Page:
American Journal of Public Health

Journal Information
ISSN / EISSN: 00900036 / 15410048
Total articles ≅ 23,211

Latest articles in this journal

Alexander Senturia, Isabelle Howerton, Emily Uyeda Kantrim, Vanessa Evans, Tiffany Malluche, Jonni Miller, Miriam Gonzalez, Brooke Robie, Chelsea L. Shover, Alicia H. Chang, et al.
American Journal of Public Health; https://doi.org/10.2105/ajph.2022.307147

Abstract:
People experiencing homelessness (PEH) have been disproportionately affected by COVID-19, yet their vaccination coverage is lower than is that of the general population. We implemented a COVID-19 vaccination program that used evidence-based and culturally tailored approaches to promote vaccine uptake and equity for PEH in Los Angeles County, California. From February 2021 through February 2022, 33 977 doses of vaccine were administered at 2658 clinics, and 9275 PEH were fully vaccinated. This program may serve as a model for future service delivery in vulnerable populations. (Am J Public Health. Published online ahead of print December 1, 2022:e1–e5. https://doi.org/10.2105/AJPH.2022.307147)
Madeleine I.G Daepp, Asta Roseway, Scott Counts
American Journal of Public Health, Volume 112, pp 1765-1773; https://doi.org/10.2105/ajph.2022.307068

Abstract:
Objectives. To evaluate the efficacy of a novel, real-time sensor network for routine monitoring of racial and economic disparities in fine particulate matter (PM2.5; particulate matter ≤ 2.5 µm in diameter) exposures at the neighborhood level. Methods. We deployed a dense network of low-cost PM2.5 sensors in Chicago, Illinois, to evaluate associations between neighborhood-level composition variables (percentage of Black residents, percentage of Hispanic/Latinx residents, and percentage of households below poverty) and interpolated PM2.5. Relationships were assessed in spatial lag models after adjustment for all composition variables. Models were fit with data both from the overall period and during high-pollution episodes associated with social events (July 4, 2021) and wildfires (July 23, 2021). Results. The spatial lag models showed that racial/ethnic composition variables were associated with higher PM2.5 levels. Levels were notably higher in neighborhoods with larger compositions of Hispanic/Latinx residents across the entire study period and notably higher in neighborhoods with larger Black populations during the July 4 episode. Conclusions. As a complement to sparse regulatory networks, dense, low-cost sensor networks can capture spatial variations during short-term air pollution episodes and enable monitoring of neighborhood-level inequities in air pollution exposures in real time. (Am J Public Health. 2022;112(12):1765–1773. https://doi.org/10.2105/AJPH.2022.307068 )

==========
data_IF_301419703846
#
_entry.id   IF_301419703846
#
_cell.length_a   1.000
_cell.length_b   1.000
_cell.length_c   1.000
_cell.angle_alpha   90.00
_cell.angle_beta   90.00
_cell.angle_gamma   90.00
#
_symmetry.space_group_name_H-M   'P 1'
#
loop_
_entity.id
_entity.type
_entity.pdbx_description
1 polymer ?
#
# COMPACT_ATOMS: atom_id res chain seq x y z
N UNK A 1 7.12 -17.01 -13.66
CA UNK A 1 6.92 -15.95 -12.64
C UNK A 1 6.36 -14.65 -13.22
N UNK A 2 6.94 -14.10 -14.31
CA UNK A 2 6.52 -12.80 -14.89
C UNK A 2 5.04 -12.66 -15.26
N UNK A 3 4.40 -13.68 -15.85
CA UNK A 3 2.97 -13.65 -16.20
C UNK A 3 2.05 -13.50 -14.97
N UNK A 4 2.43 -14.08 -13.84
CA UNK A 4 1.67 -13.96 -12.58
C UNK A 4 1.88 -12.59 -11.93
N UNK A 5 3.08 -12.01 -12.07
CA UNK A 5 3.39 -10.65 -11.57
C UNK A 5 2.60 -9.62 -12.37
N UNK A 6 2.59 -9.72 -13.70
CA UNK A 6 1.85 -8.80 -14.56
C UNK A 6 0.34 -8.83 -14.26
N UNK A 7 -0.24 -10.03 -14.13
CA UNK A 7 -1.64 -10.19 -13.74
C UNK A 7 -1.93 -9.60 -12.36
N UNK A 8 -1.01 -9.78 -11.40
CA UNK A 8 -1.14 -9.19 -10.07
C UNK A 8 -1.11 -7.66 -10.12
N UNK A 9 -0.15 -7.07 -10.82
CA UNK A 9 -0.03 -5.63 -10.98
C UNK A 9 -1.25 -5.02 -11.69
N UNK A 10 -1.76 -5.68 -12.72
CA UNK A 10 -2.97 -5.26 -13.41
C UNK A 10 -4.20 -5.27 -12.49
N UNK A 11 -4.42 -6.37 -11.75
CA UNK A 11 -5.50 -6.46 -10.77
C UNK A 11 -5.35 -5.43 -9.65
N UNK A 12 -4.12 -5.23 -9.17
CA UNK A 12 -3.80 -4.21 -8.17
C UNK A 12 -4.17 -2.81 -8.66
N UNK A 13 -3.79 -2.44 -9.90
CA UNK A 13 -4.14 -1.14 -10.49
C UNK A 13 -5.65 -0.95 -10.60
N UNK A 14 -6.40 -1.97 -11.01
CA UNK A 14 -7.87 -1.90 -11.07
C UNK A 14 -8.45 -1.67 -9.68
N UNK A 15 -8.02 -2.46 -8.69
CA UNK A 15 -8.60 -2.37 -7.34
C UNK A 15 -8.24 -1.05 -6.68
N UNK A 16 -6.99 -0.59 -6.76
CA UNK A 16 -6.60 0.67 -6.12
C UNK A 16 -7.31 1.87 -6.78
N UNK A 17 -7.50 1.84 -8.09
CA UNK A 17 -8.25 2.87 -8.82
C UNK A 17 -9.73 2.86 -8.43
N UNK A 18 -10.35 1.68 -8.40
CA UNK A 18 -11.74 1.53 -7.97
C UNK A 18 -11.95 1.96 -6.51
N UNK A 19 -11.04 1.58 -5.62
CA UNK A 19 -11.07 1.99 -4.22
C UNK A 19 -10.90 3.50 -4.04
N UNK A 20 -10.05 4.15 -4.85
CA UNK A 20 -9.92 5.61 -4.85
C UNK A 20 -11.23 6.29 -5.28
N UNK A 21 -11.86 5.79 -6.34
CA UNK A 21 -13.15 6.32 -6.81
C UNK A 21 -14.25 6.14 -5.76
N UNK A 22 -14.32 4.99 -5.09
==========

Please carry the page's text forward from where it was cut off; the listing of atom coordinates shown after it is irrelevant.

American Journal of Public Health, Volume 112, pp 1693-1695; https://doi.org/10.2105/ajph.2022.307128

Abstract:
American Journal of Public Health (AJPH) from the American Public Health Association (APHA) Using Low-Cost Sensor Networks: Considerations to Help Reveal Neighborhood-Level Exposure Disparities, an article from American Journal of Public Health, Vol 112 Issue 12
Chenoa D. Chenoa D. Allen PhD Affiliation Chenoa D. Allen is with the School of Health Professions, University of Missouri, Columbia.
American Journal of Public Health, Volume 112, pp 1726-1728; https://doi.org/10.2105/ajph.2022.307132

Abstract:
American Journal of Public Health (AJPH) from the American Public Health Association (APHA) The Cruel Public Health Consequences of Anti-Immigrant Rhetoric, an article from American Journal of Public Health, Vol 112 Issue 12